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Pulp truck, moose: rarities in our area

I saw a pulp truck the other day … near Hutchinson.
It looked as out of place as the moose that took up residence at a New Ulm area farm recently. They both appeared to be lost.
The sight of a pulp truck brought back memories of my college days working in a pulp and paper mill in International Falls and of my early days as the editor of the Fort Frances (Ontario) Times. Pulp trucks, loaded with 10-foot logs, were a common sight coming and going to the Boise Cascade mills on both sides of Rainy River, the divide between Minnesota and Ontario.
But to see one this far south was, well, unusual.
I traveled to International Falls in early November and remember seeing just one or two pulp trucks from Cloquet northward. So the pulp truck is now a rarity in northern Minnesota, too. That’s a sad commentary on that industry, once the lifeblood for so many in those northern communities.
In its prime, the sight of a lumbering pulp truck rumbling into town was as familiar as a Ford pickup. It was a healthy sign of the region that encompassed hundreds of square miles and hundreds of thousands of acres of forest prime for harvesting.
I worked my way through college and helped support my young family by working in the pulp and paper mill as well as an accompanying Insulite plant that made home insulation out of wood fibers.
I literally started at the bottom. The bottom being the bark plant where they stripped the logs and recycled the bark for its massive boilers. When I say bottom, I mean it. We were on the lowest level of the plant, which happened to be below the water level of nearby Rainy River.
With pitch forks and waders, we stood in water pitching the wet bark onto conveyor belts to places unknown for eight hours a shift. If your replacement did not show up, you worked the next eight hours, too. When the load of incoming bark became too much, someone hit a button that jettisoned the bark out into the river and that allowed us to catch up again. I liked that button ... a lot.
Remember, the 1960s were the days before the Environmental Pollution Agency regulations were taken real seriously, especially by the pulp and paper industry.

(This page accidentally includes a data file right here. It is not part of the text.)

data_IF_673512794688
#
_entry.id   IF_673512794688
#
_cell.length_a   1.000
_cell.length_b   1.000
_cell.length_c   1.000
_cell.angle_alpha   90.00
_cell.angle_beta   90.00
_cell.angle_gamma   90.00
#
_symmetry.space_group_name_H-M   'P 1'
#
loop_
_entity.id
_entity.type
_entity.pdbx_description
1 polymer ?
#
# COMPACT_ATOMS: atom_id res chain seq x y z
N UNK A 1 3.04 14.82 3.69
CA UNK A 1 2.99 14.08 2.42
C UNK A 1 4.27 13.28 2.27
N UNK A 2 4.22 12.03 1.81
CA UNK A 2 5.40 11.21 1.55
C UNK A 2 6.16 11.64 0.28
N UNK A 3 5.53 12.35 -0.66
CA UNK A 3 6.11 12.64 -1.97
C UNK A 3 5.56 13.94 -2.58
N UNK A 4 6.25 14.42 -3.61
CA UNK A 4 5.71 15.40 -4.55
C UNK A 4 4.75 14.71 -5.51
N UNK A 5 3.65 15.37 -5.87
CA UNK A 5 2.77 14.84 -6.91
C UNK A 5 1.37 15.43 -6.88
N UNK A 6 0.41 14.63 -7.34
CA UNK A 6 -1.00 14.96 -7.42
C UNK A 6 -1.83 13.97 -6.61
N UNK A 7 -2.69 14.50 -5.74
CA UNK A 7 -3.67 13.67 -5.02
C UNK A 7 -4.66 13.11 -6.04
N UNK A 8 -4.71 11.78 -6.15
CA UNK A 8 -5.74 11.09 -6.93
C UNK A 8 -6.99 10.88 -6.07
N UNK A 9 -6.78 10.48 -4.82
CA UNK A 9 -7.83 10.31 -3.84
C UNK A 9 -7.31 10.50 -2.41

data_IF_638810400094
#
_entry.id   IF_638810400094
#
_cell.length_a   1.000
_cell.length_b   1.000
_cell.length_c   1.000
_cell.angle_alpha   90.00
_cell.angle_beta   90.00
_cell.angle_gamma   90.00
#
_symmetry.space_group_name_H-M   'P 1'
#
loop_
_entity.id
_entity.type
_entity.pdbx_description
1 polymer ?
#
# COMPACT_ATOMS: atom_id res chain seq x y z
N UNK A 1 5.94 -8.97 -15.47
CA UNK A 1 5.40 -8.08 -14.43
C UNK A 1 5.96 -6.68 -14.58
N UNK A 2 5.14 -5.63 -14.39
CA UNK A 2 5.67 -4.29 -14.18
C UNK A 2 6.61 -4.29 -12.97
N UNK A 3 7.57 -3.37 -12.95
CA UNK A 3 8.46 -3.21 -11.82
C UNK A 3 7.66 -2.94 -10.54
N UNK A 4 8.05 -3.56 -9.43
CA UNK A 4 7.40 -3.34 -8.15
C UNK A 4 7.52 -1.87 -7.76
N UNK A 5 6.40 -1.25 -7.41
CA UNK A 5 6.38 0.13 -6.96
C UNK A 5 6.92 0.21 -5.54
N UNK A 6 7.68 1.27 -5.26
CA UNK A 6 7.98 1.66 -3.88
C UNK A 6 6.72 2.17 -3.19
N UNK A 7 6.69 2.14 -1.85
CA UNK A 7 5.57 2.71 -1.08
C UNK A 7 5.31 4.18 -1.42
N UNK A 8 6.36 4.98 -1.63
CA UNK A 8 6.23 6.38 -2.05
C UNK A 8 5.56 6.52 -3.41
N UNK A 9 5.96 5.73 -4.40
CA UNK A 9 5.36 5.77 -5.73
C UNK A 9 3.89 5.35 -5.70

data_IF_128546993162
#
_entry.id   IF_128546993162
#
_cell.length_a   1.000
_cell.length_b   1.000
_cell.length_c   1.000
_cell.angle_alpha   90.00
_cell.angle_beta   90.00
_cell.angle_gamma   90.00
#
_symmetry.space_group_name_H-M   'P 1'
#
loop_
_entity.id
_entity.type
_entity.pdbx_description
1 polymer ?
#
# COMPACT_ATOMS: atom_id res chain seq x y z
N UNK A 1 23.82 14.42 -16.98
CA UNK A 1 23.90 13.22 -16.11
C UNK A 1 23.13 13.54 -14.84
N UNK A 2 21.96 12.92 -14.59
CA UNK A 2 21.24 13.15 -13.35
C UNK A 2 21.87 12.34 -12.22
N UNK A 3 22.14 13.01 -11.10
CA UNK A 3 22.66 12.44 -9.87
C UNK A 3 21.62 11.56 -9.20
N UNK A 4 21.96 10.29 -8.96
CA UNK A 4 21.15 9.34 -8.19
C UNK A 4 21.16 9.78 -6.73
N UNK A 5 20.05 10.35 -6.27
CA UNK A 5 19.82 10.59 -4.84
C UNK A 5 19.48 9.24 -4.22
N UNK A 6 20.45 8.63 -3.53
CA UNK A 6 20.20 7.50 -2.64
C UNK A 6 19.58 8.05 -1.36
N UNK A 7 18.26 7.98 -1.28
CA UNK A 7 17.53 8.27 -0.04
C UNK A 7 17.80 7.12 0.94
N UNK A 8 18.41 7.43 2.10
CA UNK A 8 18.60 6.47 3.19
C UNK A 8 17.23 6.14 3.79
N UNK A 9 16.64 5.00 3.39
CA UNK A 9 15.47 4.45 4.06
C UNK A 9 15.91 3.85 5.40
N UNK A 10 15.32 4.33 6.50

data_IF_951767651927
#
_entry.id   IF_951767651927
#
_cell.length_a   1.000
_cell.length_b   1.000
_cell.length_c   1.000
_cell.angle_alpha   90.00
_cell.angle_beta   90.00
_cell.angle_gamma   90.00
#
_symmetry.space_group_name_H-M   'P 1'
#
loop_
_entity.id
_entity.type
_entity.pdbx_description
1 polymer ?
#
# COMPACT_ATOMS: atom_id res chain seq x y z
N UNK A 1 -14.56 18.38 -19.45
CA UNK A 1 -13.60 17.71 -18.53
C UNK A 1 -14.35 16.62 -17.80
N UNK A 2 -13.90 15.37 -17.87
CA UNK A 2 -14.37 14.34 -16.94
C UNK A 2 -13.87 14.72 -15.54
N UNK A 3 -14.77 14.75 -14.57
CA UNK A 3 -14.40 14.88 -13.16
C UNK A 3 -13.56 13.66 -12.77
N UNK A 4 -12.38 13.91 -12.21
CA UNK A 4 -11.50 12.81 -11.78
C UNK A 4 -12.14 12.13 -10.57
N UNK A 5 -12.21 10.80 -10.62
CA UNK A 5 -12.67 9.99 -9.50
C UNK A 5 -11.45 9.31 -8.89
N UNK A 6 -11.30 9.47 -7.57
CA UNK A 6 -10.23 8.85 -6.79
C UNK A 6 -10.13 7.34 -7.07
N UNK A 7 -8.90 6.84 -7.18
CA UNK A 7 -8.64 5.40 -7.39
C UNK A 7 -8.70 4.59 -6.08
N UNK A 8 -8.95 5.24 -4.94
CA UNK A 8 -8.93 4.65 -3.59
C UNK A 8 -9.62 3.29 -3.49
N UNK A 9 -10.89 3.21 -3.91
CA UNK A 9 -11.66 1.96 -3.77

During the summer, the bark plant was nice and cool; it was a different story in the winter. Besides wet, damp conditions, one always had to keep an eye out for dive-bombing bats and birds. Great incentive to get that college degree!
Prior to the 1960s, residents on both sides of the river also lived with the sulfur smell generated by the mills. It literally smelled like rotten eggs on some days. Good days were when the south wind blew the smell to the Canadian side. A north wind was a bad omen.
But all the oldtimers used to say: “That’s the smell of money.” The mills were operating and hundreds of workers were employed. That is not the case today. The good old days are over.
Before my mill career was over, I worked in the dangerous boiler house, on the hot paper machines and in the stifling Insulite plant that is now long gone. Not sure what was the worst job I had, but several were close to the top of that list, including the bark plant.
The pulp trucks continued to roll down the streets of the Falls and Fort Frances for many years thereafter.
At the Fort Frances Times, the staff took a coffee break at a main street hotel restaurant at mid morning. The length of the break often coincided with the number of pulp trucks we counted that rolled past the big picture window on the way to being unloaded near the river and mill on the Canadian side.
When we saw 15 or 20 pulp trucks, we knew the half-hour coffee break was over.
Things were going well as long as the pulp trucks kept rolling through town.
So the sight of a pulp truck near Hutchinson surprised me. I don’t think there is a new paper mill in Hutchinson.
Perhaps the Hutchinson pulp truck simply took a wrong turn and stopped to ask for directions. That would have been one heck of a wrong turn! Just like the wayward moose.
Rich Glennie was the editor of The Chronicle for 23 years. He retired Aug. 1, but still plans to submit an occasional column.